Additionally, you can face charges if you assist a convict in their escape from custody, and penalties will depend on the type of crime and level of offense.
New Jersey Hindering Apprehension or Prosecution
You may also face charges in New Jersey for hindering apprehension or prosecution if the crime occurred in the state.
You could be charged with second-degree hindering if you used force or intimidation while committing the offense. The maximum prison sentence is 10 years, and a conviction includes the presumption of incarceration. This means you can receive prison time even if it's your first offense. You may also face fines of up to $100,000.
You can also be charged with third- and fourth-degree hindering apprehension. These crimes did not involve force, but you provided false information or perpetrated the offense in other ways. Offenses involving spouses, partners, and immediate relatives are typically fourth-degree. Maximum prison sentences can go as high as five years, with fines of up to $10,000 or more.
Additionally, you could face charges if you thwarted capture or prosecution through a disorderly act, such as creating a disturbance so the person could get away. You could face up to six months in jail and fines of up to $1,000.
Possible Defenses for Federal Concealing Person from Arrest
Considering the potential impacts on your life and future if you are convicted of the crime, you want to build a solid defense against the federal charges. A few options may include:
- Lack of knowledge – Since the government must prove you knew the person was wanted for committing a federal crime, you may be able to show you had no knowledge of their arrest warrant. You may have had no reason to suspect they were wanted, or they could have lied to you when you asked.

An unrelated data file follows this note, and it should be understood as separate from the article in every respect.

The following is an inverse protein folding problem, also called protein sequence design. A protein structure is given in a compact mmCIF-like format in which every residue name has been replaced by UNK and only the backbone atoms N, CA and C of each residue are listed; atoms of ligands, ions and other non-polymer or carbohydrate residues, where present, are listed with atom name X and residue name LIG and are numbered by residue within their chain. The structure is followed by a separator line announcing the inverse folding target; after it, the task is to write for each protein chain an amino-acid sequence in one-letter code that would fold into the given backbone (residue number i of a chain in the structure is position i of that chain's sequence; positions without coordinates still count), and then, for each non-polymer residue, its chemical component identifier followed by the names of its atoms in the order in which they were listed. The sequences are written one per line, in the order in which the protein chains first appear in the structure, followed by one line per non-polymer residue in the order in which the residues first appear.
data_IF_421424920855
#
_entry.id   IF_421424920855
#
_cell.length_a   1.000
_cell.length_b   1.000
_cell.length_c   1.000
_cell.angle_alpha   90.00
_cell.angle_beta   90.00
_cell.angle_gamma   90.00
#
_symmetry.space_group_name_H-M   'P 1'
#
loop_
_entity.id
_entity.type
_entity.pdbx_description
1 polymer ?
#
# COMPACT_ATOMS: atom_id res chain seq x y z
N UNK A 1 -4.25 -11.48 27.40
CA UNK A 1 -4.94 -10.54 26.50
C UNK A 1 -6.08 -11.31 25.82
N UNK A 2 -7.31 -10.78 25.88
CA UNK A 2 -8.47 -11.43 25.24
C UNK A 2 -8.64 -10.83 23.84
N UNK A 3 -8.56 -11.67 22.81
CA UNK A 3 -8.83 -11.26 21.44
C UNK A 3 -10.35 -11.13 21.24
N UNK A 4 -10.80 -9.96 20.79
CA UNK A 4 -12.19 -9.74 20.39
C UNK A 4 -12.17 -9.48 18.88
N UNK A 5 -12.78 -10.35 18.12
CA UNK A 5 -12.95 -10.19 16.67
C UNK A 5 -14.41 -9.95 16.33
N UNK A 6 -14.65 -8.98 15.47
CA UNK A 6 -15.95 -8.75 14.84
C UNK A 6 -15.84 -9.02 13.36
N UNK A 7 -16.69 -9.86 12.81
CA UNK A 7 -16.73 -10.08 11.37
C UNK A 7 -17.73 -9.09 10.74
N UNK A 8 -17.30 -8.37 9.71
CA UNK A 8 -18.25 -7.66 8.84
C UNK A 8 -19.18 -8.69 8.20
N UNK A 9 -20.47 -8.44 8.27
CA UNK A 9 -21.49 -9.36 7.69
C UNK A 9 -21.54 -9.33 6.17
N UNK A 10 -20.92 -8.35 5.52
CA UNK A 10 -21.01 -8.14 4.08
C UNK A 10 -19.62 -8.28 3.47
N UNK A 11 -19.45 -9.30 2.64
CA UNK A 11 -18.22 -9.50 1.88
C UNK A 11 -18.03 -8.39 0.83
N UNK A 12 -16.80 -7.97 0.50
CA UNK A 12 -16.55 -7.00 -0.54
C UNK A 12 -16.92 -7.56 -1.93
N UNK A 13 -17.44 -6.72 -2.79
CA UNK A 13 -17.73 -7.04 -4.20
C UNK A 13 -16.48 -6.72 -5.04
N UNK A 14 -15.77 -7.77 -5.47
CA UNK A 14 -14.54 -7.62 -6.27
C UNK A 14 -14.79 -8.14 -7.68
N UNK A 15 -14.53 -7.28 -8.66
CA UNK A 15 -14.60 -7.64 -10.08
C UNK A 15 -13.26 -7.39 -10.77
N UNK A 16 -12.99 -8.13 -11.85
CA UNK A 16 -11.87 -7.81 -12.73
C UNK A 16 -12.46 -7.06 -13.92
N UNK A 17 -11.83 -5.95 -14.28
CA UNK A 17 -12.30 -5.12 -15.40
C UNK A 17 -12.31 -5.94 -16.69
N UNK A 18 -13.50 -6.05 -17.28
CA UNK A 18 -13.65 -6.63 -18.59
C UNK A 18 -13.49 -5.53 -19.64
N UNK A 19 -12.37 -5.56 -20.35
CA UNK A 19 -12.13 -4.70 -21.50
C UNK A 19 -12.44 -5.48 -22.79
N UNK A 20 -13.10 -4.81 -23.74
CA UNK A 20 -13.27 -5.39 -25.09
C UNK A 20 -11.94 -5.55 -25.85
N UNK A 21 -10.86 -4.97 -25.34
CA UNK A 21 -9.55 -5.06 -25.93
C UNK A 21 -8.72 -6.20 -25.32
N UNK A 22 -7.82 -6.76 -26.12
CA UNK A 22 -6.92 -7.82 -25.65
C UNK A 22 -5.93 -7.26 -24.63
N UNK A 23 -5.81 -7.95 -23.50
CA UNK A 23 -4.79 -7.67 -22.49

- Duress – Prosecutors must also prove you acted of your own free will. If the other person threatened or coerced you into helping them avoid capture, you may be able to successfully challenge the government's claim you acted intentionally. Also, if you can prove you acted under duress, the government can bring additional charges against the defendant.
- Your link to the fugitive – The government will have to establish a clear link between you and the fugitive and prove you knowingly and intentionally helped them. If prosecutors do not have a lot of solid evidence linking you to the crime, you may be able to challenge the charges outright and have the charges dismissed or create reasonable doubt in the jury to obtain an acquittal.
The specific facts involving your case will determine your options for defense, and you need to speak with an attorney who has experience defending against federal charges.
Contact an Experienced Federal Defense Attorney
Attorney Joseph D. Lento has many years of experience defending clients in New Jersey's federal district court for concealing a person from arrest and other federal charges. He can evaluate your case, advise you of your options, and help you build a solid defense.
Call the Lento Law Firm at 888-535-3686 or fill out our contact form to request a complete and confidential consultation regarding your rights and options.